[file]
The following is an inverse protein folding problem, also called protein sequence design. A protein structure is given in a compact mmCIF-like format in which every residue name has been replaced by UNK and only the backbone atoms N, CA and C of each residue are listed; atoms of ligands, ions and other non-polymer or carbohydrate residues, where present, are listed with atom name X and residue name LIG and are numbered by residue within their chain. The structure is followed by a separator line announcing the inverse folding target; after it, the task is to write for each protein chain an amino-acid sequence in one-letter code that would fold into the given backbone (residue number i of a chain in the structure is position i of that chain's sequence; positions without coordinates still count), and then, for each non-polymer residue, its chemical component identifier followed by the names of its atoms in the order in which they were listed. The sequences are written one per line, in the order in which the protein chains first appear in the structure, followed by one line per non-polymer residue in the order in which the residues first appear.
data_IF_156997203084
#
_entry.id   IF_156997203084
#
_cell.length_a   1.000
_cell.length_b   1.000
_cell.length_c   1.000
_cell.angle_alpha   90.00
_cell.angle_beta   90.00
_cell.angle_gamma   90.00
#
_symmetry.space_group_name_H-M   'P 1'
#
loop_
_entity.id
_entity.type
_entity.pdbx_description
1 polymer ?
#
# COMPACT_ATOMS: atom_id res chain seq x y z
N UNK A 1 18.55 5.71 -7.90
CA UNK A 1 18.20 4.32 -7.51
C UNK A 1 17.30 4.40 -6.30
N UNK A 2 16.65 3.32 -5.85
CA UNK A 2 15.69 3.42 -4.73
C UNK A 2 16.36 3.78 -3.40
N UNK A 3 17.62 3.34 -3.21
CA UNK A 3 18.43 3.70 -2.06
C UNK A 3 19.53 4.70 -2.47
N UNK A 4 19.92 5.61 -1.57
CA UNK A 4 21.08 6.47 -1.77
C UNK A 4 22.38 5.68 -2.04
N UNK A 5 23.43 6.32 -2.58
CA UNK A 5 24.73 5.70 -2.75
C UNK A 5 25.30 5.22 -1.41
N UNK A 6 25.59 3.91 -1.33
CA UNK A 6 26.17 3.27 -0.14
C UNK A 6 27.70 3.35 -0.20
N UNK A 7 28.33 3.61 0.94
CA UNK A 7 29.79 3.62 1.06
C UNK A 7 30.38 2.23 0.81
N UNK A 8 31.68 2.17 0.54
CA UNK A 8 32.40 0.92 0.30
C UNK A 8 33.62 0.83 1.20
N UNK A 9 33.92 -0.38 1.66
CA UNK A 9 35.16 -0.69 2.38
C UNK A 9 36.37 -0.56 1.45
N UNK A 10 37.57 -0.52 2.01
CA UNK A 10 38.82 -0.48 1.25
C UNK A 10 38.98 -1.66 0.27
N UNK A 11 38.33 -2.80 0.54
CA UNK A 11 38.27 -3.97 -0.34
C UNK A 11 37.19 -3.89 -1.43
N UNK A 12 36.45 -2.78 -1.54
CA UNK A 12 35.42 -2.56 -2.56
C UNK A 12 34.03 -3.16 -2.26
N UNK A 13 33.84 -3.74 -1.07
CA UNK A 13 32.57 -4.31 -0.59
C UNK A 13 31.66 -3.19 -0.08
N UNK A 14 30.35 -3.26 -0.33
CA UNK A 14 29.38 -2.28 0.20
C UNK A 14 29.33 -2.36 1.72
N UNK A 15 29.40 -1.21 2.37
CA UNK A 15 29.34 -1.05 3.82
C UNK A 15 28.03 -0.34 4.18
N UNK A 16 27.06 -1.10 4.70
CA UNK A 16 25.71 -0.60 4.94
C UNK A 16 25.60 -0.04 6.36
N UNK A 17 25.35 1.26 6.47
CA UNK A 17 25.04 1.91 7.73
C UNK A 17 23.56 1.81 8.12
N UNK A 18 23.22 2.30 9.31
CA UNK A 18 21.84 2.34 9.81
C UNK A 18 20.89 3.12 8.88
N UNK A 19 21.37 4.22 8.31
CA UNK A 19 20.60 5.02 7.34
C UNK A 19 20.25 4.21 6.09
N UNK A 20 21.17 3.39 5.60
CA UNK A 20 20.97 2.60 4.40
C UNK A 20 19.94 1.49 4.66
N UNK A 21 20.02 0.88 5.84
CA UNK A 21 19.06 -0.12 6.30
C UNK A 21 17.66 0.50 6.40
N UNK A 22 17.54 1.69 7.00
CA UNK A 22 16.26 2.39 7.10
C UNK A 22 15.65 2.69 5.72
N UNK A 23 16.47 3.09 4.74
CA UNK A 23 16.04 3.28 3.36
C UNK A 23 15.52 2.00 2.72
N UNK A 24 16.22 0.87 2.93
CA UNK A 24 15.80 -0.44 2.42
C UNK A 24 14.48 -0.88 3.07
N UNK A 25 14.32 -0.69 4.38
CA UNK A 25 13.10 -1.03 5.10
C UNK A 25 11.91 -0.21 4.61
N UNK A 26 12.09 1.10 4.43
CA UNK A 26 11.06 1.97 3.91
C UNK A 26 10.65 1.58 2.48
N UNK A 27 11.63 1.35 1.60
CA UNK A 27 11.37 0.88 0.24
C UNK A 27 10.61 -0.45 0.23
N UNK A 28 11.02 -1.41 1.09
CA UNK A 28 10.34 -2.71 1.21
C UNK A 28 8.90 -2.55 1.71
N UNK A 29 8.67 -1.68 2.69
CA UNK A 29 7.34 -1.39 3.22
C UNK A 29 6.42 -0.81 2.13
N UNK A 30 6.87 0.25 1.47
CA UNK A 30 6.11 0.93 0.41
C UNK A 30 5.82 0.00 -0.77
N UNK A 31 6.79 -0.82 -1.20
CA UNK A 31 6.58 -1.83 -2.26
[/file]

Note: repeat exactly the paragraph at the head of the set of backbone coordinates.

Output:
The following is an inverse protein folding problem, also called protein sequence design. A protein structure is given in a compact mmCIF-like format in which every residue name has been replaced by UNK and only the backbone atoms N, CA and C of each residue are listed; atoms of ligands, ions and other non-polymer or carbohydrate residues, where present, are listed with atom name X and residue name LIG and are numbered by residue within their chain. The structure is followed by a separator line announcing the inverse folding target; after it, the task is to write for each protein chain an amino-acid sequence in one-letter code that would fold into the given backbone (residue number i of a chain in the structure is position i of that chain's sequence; positions without coordinates still count), and then, for each non-polymer residue, its chemical component identifier followed by the names of its atoms in the order in which they were listed. The sequences are written one per line, in the order in which the protein chains first appear in the structure, followed by one line per non-polymer residue in the order in which the residues first appear.